“To promote understanding, empathy, appreciation, and acceptance of different faiths, cultures, beliefs, and races. Our project will allow us to learn from each other the core value of humanity that unites us all," wrote sophomore Taha Vahanvaty, the creator of a new club, the Acceptance Project. The above words serve as the club's mission statement.
Acceptance Project is a developing club, having only started in April 2017. The club used to meet on Thursday’s from 2:30 to 4:15 at the Eastern Monroe Public Library, which is located close to SHS. Now, with an upcoming switch of advisors, the club will have their meetings take place at a location soon to be determined.
Students can still access information, though, on the club's Google Classroom.
The club is currently interviewing a new candidate for to advise them. When this becomes official, the meetings will start back up again. Their goal is to meet in mid March.
The club includes 32 members as of now, and members agree that it is a neat environment. They encourage others to join. All students from grades from 9 through 12 will be welcome to participate.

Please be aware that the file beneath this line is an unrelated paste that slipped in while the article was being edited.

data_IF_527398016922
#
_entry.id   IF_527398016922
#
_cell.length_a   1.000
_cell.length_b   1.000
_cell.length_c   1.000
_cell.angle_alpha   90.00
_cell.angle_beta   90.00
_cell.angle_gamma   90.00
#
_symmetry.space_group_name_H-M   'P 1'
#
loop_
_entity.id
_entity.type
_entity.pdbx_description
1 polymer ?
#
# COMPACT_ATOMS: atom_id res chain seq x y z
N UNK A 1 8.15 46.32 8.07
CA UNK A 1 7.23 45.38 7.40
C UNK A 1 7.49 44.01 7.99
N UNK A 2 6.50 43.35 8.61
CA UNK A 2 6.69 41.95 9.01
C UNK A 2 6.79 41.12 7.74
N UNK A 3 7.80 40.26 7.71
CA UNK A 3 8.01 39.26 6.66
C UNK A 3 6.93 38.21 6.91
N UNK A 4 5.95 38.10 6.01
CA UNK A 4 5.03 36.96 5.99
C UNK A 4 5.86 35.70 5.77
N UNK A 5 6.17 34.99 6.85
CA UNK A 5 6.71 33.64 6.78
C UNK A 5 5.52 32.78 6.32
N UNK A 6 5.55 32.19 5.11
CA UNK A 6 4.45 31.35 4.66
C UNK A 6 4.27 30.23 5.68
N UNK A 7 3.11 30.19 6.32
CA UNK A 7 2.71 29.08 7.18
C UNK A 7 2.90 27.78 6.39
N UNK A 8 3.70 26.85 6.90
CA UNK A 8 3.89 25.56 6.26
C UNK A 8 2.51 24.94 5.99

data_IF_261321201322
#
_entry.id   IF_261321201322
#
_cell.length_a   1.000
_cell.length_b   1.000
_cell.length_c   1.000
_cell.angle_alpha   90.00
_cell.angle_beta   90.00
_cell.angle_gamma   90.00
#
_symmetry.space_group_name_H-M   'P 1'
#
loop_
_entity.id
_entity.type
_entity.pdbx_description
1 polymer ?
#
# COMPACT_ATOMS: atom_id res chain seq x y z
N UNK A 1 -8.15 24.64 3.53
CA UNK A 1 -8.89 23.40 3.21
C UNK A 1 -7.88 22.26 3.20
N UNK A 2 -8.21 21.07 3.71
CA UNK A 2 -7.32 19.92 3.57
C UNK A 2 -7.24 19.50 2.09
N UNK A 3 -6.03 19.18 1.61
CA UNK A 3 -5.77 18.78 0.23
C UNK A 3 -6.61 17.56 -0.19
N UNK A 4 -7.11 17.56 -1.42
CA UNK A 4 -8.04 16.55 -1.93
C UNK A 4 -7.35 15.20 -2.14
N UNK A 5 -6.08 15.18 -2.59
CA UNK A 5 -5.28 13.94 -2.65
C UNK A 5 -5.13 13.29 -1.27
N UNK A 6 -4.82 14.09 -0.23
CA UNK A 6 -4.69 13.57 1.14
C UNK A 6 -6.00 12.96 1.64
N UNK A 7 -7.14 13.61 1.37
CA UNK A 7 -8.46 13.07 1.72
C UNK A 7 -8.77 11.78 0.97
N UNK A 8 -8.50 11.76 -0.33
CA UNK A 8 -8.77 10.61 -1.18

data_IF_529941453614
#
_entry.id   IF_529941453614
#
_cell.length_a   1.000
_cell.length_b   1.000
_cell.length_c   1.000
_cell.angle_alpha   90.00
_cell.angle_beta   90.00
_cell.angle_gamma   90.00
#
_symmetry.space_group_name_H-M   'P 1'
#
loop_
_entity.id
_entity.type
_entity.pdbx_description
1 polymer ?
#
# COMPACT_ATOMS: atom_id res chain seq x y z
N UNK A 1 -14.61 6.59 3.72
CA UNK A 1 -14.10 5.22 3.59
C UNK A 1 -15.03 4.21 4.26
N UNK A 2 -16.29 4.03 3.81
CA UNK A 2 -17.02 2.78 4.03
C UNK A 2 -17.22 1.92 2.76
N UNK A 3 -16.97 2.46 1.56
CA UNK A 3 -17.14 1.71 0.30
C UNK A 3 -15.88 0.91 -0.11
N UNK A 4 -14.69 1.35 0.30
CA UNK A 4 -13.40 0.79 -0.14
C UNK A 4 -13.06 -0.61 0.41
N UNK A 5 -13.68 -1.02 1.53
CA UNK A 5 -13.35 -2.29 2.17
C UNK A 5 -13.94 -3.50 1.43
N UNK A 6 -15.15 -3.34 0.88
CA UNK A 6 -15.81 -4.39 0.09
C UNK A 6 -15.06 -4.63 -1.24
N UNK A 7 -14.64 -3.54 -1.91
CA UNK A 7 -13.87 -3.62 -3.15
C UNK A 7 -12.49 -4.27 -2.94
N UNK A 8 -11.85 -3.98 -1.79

“It’s always helpful to see another point of view and broaden your horizons, which is what Acceptance Project strives for,” said sophomore Selma Acar, an Acceptance Project member. “It allows students to go outside of their bubble easier than just during school.”
For students interested in current events, political issues, hearing others’ views, or even just voicing opinions, this club is worth a try.
“A student should join the acceptance project if they want to learn more about politics or current events that are controversial,” said sophomore Nate Bergman, another member. “My favorite part is the lightheartedness of the meetings. We discuss and analyze the topics, but we are all having fun while we do it.”
“Acceptance Project is a great club to expand your mind,” said sophomore Melanie Santiago. “In Acceptance Project we talk about different topics currently happening, and issues in politics. People share their opinion and people can respond to them.”
While the club has started very recently, Vahanvaty and other members believe this club can have a positive influence in the school community.
“I used to be greatly involved with the Acceptance Project, and I know it’s making a difference,” said sophomore Amaya Cruz. “Anything big has to start small. The club is new, but it’ll grow over time.”
The club has started small, but aims to grow larger. Students already involved believe in creating an open space to discuss views and opinions from any angle.
“I think creating a productive environment for dialogue is definitely a very difficult endeavor, but it’s ultimately a necessity to creating a more understanding and accepting school, community, and country,” said Vahanvaty.